- Scientists have developed a camera that can see through the human body. The device has been designed to help doctors track medical tools, known as endoscopes, during internal examinations.
- Oxford University is embroiled in an ethics row after scientists were accused of questionable conduct over a controversial trial of a new TB vaccine on African babies.
- Guidance is available from a local pharmacist, such as at Boots, for a university student to get health advice when they fly the nest. Boots offers peace of mind with a text messaging service which is great for students who take regular medications.
News on Health Professional Radio. Today is the 6th of September 2017. Read by Tabetha Moreto. Health News
Scientists have developed a camera that can see through the human body. The device has been designed to help doctors track medical tools, known as endoscopes, during internal examinations. Until now, medics have had to rely on expensive scans, such as X-rays, to trace their progress. The new camera works by detecting light sources inside the body, such as the illuminated tip of the endoscope’s long flexible tube.
Early tests have shown the prototype device can track a point light source through twenty centimeters of tissue under normal conditions. Beams from the endoscope can pass through the body, but usually scatter or bounce off tissues and organs rather than travelling straight through.
That makes it problematic to get a clear picture of where the tool is. The new camera can detect individual particles, called photons, and is so sensitive it can catch tiny traces of light passing through tissue. It can also record the time taken for light to pass through the body, meaning the device is able to work out exactly where the endoscope is. Researchers have developed the new camera so it can be used at the patient’s bedside. The project – led by the University of Edinburgh and Heriot-Watt University – is part of the Proteus Interdisciplinary Research Collaboration, which is developing a range of new technologies for diagnosing and treating lung diseases.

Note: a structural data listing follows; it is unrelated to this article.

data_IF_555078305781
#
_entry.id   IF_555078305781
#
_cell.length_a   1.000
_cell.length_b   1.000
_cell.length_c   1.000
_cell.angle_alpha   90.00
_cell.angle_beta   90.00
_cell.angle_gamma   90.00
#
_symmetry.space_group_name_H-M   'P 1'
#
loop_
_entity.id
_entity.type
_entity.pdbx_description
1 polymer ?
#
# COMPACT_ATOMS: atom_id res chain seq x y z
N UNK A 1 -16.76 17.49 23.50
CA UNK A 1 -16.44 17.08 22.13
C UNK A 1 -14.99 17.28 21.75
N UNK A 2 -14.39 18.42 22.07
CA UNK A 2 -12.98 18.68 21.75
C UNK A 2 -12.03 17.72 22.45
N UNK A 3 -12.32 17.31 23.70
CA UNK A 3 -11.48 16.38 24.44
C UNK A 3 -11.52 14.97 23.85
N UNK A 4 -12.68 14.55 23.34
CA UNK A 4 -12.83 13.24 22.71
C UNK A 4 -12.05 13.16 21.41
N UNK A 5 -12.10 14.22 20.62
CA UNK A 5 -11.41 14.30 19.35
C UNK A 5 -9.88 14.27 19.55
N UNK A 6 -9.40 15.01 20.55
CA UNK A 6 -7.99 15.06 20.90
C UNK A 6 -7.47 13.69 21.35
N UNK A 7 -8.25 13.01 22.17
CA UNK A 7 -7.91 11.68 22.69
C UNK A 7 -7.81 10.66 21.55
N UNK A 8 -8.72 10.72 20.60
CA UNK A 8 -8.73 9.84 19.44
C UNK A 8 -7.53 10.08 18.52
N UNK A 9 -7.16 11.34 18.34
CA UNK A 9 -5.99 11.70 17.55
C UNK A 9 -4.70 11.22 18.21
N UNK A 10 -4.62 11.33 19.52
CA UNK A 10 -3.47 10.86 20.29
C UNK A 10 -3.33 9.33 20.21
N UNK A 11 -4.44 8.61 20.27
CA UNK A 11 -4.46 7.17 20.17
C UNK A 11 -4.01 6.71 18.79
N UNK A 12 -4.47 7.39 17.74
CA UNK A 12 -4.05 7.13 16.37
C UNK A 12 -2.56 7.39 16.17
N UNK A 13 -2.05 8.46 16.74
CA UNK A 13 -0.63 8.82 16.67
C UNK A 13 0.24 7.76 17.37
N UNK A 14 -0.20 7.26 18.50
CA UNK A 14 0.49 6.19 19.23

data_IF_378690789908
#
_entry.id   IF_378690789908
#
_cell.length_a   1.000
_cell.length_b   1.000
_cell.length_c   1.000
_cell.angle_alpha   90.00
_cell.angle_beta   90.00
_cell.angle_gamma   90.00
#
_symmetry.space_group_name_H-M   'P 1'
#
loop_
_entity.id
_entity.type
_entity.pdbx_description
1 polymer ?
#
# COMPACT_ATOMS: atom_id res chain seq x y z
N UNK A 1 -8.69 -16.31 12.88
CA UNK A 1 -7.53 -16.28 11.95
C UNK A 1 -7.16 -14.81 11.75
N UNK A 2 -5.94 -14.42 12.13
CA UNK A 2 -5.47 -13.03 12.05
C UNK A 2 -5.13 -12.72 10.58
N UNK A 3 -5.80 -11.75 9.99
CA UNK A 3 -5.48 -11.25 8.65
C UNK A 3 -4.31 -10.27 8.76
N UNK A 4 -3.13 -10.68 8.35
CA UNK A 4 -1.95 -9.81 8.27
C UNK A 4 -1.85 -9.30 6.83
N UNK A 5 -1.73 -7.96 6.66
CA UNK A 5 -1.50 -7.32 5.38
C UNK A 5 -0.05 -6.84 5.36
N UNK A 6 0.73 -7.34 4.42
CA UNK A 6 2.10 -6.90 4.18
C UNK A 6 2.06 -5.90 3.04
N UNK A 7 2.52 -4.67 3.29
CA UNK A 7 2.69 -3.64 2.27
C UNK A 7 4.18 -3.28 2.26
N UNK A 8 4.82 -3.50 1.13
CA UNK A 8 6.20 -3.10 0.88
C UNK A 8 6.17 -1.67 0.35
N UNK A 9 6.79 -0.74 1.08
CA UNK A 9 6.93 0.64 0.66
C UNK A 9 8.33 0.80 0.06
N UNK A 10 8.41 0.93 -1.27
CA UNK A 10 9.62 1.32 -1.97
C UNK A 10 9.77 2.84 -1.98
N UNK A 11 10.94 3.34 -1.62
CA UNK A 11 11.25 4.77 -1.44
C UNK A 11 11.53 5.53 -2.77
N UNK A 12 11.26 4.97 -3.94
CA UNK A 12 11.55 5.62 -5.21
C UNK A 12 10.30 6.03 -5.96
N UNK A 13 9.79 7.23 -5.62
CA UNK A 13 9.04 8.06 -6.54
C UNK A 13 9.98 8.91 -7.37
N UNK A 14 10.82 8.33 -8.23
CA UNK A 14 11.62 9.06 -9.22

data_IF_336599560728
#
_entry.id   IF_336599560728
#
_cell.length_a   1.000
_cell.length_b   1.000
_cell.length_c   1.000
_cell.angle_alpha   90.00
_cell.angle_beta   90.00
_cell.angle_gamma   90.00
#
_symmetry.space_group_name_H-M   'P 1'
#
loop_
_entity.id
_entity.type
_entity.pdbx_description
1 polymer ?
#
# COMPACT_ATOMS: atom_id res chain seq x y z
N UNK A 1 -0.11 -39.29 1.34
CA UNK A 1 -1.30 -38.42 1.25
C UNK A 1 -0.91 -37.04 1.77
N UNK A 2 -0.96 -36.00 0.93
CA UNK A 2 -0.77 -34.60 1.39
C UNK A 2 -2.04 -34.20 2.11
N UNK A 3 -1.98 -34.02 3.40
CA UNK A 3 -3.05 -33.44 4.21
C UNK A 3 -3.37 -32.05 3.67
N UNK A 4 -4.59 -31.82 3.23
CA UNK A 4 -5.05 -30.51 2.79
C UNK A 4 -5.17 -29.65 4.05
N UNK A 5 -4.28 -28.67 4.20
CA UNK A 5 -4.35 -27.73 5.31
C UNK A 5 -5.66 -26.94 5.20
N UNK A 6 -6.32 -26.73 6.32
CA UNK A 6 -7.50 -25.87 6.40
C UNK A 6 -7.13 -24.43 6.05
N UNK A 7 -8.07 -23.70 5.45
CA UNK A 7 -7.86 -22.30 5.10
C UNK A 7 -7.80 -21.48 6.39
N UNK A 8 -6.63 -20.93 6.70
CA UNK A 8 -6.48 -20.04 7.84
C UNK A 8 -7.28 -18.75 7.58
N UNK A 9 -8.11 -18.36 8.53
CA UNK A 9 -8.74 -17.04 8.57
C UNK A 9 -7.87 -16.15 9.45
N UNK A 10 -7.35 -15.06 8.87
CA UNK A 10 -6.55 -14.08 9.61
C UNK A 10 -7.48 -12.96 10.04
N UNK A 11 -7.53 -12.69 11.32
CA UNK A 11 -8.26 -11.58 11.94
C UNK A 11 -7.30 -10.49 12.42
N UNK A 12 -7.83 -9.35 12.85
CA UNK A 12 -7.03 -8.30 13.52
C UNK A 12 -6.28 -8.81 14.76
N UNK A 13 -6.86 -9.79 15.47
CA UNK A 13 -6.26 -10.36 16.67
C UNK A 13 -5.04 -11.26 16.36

Oxford University is caught up in an ethics controversy after scientists were accused of questionable conduct over a controversial trial of a new vaccine on African babies. Professor Peter Beverley, a former senior academic at the university, complained that scientists planned to test a new tuberculosis vaccine on more than a thousand infants without sharing data suggesting that monkeys given the immunisation had appeared to “die rapidly”.
“Certainly here in this experiment there was no evidence whatsoever that this is an effective booster vaccine,” Professor Beverley said. He claimed the information was not given to regulators when an application to do the trial was initially submitted. In the monkey study, five out of six of the animals infected with TB who were given the experimental vaccine had become “very unwell” and had to be put down. An information sheet given to families in South Africa participating in the trial said the vaccine had been tested on animals and humans and was “safe and effective” in animals.
Almost one thousand five hundred babies in South Africa received the new jab and parents were paid in the region of ten pounds for taking part. The South African regulator which approved the trial admitted to this newspaper that the information sheet given to parents “could be construed as misleading”, raising questions about whether families were sufficiently informed. The scientists at Oxford who carried out the trial maintain that the jab was safe for children and that their experiment was approved by several regulators in advance. They said they followed the infants’ development for two years after the immunisation was given – a time period approved by the regulators. The baby trial began in July two thousand nine and almost half of the two thousand eight hundred infants taking part were given the new jab. In two thousand thirteen, the outcome of the trial on the infants was announced and concluded that the new vaccine offered no increased protection.
With guidance available from a local pharmacist, such as at Boots, it’s quick and convenient for a university student to get health advice when they fly the nest. They can speak to a Boots pharmacist about their health at anytime while they are away. There are pharmacists at the heart of every community. These healthcare professionals are on hand to help students living away from home for the first time deal with most of their everyday health concerns. They don’t need an appointment, they can simply pop into their local Boots Pharmacy store, where they’ll find a pharmacist and their team happy to answer their health questions. And with private consultation rooms in most stores, they can get the help and advice they need away from other customers on the shop floor.
Boots offers vaccinations for Human papillomavirus or HPV, meningitis and flu. You can get prescription reminders direct to your phone so you don’t forget. For students who take regular medication, Boots offers peace of mind with a text messaging service. Great for busy students, the pharmacy will text you to remind you that you may need to order your repeat medication and when your next prescription is ready to collect. The pharmacy will even send reminder texts if you forget to collect it, so it’s ideal for students.